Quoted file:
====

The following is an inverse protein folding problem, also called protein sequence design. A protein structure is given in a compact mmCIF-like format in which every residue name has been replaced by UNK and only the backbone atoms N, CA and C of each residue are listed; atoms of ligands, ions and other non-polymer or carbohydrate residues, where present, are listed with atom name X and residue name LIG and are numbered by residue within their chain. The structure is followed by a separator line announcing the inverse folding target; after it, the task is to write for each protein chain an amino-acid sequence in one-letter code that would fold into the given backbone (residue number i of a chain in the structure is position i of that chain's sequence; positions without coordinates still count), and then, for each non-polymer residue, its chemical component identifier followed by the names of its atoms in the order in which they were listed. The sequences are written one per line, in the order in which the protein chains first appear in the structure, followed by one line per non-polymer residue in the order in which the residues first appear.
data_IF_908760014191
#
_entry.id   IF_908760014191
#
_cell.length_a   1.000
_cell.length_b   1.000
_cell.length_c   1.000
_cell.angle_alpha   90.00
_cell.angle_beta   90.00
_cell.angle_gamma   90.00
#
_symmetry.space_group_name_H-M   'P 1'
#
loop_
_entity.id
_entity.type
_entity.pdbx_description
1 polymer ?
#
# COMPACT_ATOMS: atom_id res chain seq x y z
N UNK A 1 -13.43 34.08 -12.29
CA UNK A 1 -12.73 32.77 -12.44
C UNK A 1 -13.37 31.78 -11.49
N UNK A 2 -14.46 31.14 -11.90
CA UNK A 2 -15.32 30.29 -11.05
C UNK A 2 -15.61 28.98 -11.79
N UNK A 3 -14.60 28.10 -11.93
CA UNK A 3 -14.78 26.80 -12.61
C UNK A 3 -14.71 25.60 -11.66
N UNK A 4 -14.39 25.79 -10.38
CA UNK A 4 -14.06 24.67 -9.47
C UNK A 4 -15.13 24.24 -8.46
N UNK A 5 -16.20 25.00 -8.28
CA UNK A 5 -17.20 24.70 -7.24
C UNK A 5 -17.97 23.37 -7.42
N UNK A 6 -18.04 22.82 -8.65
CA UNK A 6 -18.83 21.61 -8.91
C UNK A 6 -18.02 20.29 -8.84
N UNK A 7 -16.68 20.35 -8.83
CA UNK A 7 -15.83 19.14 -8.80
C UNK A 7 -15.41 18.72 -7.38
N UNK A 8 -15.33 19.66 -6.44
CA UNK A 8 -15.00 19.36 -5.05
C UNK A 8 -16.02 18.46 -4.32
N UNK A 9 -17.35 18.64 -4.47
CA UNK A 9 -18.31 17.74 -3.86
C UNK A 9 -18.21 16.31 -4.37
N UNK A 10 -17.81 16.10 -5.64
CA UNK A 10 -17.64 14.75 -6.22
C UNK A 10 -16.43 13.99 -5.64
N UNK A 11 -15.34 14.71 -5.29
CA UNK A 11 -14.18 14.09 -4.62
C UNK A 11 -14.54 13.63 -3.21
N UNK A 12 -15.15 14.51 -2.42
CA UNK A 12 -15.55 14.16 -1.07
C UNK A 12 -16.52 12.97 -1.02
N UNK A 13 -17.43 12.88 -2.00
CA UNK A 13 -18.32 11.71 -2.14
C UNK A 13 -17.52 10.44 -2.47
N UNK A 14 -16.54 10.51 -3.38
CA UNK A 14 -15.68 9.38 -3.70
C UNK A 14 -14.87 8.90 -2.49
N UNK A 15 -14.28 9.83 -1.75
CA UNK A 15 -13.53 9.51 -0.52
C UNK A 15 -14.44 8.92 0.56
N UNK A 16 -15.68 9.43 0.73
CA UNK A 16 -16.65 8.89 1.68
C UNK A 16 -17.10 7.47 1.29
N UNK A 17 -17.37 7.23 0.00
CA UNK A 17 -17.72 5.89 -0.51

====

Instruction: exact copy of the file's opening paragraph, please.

The following is an inverse protein folding problem, also called protein sequence design. A protein structure is given in a compact mmCIF-like format in which every residue name has been replaced by UNK and only the backbone atoms N, CA and C of each residue are listed; atoms of ligands, ions and other non-polymer or carbohydrate residues, where present, are listed with atom name X and residue name LIG and are numbered by residue within their chain. The structure is followed by a separator line announcing the inverse folding target; after it, the task is to write for each protein chain an amino-acid sequence in one-letter code that would fold into the given backbone (residue number i of a chain in the structure is position i of that chain's sequence; positions without coordinates still count), and then, for each non-polymer residue, its chemical component identifier followed by the names of its atoms in the order in which they were listed. The sequences are written one per line, in the order in which the protein chains first appear in the structure, followed by one line per non-polymer residue in the order in which the residues first appear.